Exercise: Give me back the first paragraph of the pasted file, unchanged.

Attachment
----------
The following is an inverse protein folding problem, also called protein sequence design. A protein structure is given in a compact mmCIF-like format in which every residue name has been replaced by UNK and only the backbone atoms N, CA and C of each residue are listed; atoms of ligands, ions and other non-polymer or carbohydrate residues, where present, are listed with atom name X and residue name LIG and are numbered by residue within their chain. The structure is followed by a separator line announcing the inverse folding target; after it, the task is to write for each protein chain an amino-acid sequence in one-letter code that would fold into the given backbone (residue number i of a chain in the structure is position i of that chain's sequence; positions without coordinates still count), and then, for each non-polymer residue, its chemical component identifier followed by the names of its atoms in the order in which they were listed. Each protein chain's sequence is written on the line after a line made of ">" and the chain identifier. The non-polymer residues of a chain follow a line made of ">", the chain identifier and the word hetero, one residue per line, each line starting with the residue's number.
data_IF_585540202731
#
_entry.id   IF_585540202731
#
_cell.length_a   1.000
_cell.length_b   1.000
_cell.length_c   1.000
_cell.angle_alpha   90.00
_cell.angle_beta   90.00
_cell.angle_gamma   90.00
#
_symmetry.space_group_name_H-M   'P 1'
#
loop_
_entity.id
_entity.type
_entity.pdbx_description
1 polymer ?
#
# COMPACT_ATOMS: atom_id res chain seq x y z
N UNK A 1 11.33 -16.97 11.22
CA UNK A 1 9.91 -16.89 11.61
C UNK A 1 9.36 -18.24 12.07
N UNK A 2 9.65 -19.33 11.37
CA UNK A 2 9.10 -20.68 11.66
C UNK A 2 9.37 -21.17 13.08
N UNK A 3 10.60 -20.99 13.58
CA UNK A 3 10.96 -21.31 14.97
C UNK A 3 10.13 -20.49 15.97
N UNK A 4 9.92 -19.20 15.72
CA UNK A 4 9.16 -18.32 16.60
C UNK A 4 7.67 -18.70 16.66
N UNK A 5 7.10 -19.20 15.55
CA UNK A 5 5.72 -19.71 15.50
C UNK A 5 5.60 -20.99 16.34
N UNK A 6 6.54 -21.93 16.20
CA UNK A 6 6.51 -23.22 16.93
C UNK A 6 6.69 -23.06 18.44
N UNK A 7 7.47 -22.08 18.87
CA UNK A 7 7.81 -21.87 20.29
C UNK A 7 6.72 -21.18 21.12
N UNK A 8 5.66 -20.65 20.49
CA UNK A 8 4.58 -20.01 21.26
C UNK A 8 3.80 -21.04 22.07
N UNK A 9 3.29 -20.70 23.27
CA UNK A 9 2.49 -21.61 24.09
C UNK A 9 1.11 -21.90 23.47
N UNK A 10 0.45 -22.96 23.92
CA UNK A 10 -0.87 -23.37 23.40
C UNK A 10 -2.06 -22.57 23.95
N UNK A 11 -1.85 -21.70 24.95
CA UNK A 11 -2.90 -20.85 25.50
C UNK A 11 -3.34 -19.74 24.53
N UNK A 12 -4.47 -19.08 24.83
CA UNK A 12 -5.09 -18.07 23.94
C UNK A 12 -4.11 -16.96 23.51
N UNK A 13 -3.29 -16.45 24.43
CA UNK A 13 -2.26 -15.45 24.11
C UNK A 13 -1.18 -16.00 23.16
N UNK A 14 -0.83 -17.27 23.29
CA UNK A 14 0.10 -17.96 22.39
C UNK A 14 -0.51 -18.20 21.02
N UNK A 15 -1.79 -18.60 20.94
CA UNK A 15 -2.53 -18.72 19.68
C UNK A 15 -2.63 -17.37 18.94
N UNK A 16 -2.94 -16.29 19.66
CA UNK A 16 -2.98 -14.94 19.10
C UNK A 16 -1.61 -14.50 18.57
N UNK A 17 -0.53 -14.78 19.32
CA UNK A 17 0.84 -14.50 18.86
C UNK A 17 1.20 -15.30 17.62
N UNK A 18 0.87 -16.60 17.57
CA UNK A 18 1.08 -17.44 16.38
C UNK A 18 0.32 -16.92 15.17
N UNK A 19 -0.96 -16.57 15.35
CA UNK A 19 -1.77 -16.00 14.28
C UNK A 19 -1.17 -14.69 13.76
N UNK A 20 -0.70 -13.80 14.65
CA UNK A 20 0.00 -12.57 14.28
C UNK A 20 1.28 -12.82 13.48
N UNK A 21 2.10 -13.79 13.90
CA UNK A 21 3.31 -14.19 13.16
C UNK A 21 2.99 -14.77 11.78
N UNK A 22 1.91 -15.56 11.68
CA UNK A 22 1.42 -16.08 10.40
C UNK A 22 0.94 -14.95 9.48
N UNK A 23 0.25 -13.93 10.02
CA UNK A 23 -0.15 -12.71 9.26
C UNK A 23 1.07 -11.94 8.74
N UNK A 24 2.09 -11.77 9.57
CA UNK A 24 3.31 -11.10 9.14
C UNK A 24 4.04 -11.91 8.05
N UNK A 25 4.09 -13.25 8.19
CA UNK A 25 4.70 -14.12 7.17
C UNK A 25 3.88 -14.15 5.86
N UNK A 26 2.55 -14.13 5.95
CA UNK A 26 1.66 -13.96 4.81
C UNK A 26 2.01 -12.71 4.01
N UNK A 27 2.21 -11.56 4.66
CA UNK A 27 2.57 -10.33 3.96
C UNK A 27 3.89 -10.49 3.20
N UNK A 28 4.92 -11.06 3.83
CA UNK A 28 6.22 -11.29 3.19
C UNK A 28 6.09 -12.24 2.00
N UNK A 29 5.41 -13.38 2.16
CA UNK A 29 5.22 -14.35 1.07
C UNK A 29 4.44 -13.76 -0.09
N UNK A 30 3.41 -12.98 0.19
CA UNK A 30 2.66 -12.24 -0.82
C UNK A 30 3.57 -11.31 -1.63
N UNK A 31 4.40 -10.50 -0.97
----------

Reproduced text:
The following is an inverse protein folding problem, also called protein sequence design. A protein structure is given in a compact mmCIF-like format in which every residue name has been replaced by UNK and only the backbone atoms N, CA and C of each residue are listed; atoms of ligands, ions and other non-polymer or carbohydrate residues, where present, are listed with atom name X and residue name LIG and are numbered by residue within their chain. The structure is followed by a separator line announcing the inverse folding target; after it, the task is to write for each protein chain an amino-acid sequence in one-letter code that would fold into the given backbone (residue number i of a chain in the structure is position i of that chain's sequence; positions without coordinates still count), and then, for each non-polymer residue, its chemical component identifier followed by the names of its atoms in the order in which they were listed. Each protein chain's sequence is written on the line after a line made of ">" and the chain identifier. The non-polymer residues of a chain follow a line made of ">", the chain identifier and the word hetero, one residue per line, each line starting with the residue's number.